As I mentioned in my last post, How Germany Has Changed Me., since moving to Germany, Sunday is a day of leisure. Usually, this involves a Sunday outing of some kind. This weekend we visited the Externsteine, an imposing sandstone rock formation that rises from the wooded hills of the surrounding Teutoburg forest. Not just a stunning place to spend time outdoors, it is also a place steeped in history and speculation.
There are many theories regarding the uses of Externsteine over the centuries, and even with modern tools and methods, some have been impossible to confirm or deny. Excavation and research has confirmed that there has been activity on the site since the 10th century.
The Externsteine rocks have served many purposes having been a resting point for travellers, a hermitage, possibly a hideout for bandits and an observatory, amongst other things. The relief of the Descent from the Cross, carved into the rock face by medieval stone masons, means the site continues to have great religious and historical importance.
In around 1660, Count Hermann Adolph designed a Lustschloss around the rocks. Not as rude as it sounds, a Lustschloss is a small palace or residence designed for recreation, usually hunting or hosting guests. I imagine many a good days hunting, drinking and feasting was had here. Part of a coat of arms can still be seen and is believed to be associated with this era.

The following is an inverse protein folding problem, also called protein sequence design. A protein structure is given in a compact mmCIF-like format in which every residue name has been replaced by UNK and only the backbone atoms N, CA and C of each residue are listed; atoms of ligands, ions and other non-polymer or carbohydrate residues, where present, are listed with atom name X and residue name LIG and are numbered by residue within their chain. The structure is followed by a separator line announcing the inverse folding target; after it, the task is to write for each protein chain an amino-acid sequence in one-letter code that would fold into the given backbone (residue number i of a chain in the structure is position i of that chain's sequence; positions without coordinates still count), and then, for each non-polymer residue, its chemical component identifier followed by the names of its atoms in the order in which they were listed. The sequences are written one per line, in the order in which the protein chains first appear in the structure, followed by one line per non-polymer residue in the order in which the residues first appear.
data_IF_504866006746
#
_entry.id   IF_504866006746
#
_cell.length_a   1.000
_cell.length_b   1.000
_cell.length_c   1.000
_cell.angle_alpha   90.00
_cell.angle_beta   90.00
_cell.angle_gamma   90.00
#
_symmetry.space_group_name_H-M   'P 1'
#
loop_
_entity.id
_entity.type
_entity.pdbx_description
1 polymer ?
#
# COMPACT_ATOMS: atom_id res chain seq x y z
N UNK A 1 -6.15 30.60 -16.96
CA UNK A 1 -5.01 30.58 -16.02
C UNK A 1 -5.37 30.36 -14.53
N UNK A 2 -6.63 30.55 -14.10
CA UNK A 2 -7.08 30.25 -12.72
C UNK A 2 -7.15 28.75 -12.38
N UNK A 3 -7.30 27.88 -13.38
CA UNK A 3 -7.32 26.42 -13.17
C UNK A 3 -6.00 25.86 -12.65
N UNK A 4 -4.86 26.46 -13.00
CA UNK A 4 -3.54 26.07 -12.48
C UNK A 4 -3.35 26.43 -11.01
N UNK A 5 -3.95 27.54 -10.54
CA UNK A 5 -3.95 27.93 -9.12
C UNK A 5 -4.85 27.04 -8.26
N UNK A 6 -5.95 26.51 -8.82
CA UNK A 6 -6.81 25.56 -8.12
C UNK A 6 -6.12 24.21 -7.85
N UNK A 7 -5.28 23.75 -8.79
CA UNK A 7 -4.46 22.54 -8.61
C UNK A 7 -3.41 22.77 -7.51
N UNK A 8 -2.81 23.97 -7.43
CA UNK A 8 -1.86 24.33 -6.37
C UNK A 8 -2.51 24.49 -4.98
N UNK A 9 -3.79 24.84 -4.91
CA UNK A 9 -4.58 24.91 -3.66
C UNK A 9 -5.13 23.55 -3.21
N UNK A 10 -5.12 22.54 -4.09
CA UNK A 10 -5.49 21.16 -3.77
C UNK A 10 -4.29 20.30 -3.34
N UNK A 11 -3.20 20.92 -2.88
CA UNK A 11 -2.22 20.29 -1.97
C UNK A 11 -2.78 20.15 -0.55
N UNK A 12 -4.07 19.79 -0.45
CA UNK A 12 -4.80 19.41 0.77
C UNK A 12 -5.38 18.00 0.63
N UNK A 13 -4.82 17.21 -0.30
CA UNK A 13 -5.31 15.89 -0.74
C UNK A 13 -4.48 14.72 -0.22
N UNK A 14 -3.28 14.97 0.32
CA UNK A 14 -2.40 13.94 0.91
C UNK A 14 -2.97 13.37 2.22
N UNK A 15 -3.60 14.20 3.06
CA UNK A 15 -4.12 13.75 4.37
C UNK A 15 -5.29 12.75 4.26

There is also some old (and some not so old) grafitti to be found towards the top of one of the pillars. I couldnt help but wonder if some of the great and good invited to relax at the lustschloss were responsible for any of it. My overactive imagination runs away with me sometimes.
By the late 1800s the potential of Externsteine as a tourist attraction had begun to be realised. A nearby stream was dammed to create an artificial pond and hotels were built. This wasn’t to last, though, as the area became a focus of nationalistic propaganda in WW2. The area was deemed a sacred site and the tourist infrastructure removed.
Post 1950s the area has been carefully maintained and developed as a nature reserve and tourist attraction. Research into the history of the site continues, but much remains unknown. The climb to the top of the stones is quite steep, but the view from top and the feeling of passing through history and folklore make it worth while. Externsteine is a meeting point for nature and culture. Even on a busy Sunday afternoon, there is still a sense here of something mysterious, something just a bit different.
Until next time,